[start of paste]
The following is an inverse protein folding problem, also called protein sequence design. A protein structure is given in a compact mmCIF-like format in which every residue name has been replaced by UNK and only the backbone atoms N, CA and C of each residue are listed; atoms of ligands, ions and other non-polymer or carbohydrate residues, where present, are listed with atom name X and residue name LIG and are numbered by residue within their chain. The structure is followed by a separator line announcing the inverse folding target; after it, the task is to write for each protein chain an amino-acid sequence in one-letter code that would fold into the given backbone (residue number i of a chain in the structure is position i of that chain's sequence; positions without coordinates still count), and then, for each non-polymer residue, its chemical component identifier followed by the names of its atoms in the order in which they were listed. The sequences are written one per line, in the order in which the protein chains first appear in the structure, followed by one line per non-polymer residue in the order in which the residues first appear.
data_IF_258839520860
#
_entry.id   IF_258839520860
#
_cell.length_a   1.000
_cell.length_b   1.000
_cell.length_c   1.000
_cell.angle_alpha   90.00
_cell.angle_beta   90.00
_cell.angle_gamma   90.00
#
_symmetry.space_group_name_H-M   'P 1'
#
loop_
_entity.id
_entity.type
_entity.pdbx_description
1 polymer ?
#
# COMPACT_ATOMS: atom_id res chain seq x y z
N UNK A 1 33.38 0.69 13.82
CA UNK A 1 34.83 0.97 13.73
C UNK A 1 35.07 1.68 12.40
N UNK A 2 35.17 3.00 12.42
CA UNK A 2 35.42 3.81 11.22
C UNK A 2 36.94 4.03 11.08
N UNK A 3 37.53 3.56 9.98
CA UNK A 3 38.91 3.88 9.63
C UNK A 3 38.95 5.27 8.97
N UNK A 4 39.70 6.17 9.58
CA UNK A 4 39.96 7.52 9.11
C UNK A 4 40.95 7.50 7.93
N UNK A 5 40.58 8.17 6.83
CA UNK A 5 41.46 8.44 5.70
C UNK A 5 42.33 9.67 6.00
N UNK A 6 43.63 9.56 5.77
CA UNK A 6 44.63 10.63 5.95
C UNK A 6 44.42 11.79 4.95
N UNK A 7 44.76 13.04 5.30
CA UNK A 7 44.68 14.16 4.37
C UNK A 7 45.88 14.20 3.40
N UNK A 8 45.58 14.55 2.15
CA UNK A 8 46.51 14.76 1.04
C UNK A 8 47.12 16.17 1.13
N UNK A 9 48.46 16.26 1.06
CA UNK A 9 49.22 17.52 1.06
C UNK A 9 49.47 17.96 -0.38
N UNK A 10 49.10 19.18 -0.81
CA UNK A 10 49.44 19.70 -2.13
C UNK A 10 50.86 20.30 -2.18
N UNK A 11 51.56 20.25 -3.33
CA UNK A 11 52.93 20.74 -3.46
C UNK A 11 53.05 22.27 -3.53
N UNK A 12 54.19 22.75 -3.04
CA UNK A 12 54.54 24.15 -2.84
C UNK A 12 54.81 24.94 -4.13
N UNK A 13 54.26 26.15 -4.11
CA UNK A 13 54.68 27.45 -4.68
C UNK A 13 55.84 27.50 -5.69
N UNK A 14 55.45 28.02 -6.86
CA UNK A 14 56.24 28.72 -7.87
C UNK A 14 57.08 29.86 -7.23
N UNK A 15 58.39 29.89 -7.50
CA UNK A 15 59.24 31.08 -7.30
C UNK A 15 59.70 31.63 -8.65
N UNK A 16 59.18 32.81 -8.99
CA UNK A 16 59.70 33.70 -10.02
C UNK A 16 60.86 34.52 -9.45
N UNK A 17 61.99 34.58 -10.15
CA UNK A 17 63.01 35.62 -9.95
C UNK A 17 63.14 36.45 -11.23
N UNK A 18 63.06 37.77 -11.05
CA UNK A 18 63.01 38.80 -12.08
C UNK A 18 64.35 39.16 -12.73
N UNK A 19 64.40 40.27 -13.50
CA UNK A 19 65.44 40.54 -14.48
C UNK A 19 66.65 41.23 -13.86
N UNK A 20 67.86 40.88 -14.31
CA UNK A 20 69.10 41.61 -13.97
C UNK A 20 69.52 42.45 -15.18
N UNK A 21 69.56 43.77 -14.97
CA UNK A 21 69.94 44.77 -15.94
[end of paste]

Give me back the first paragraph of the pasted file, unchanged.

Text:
The following is an inverse protein folding problem, also called protein sequence design. A protein structure is given in a compact mmCIF-like format in which every residue name has been replaced by UNK and only the backbone atoms N, CA and C of each residue are listed; atoms of ligands, ions and other non-polymer or carbohydrate residues, where present, are listed with atom name X and residue name LIG and are numbered by residue within their chain. The structure is followed by a separator line announcing the inverse folding target; after it, the task is to write for each protein chain an amino-acid sequence in one-letter code that would fold into the given backbone (residue number i of a chain in the structure is position i of that chain's sequence; positions without coordinates still count), and then, for each non-polymer residue, its chemical component identifier followed by the names of its atoms in the order in which they were listed. The sequences are written one per line, in the order in which the protein chains first appear in the structure, followed by one line per non-polymer residue in the order in which the residues first appear.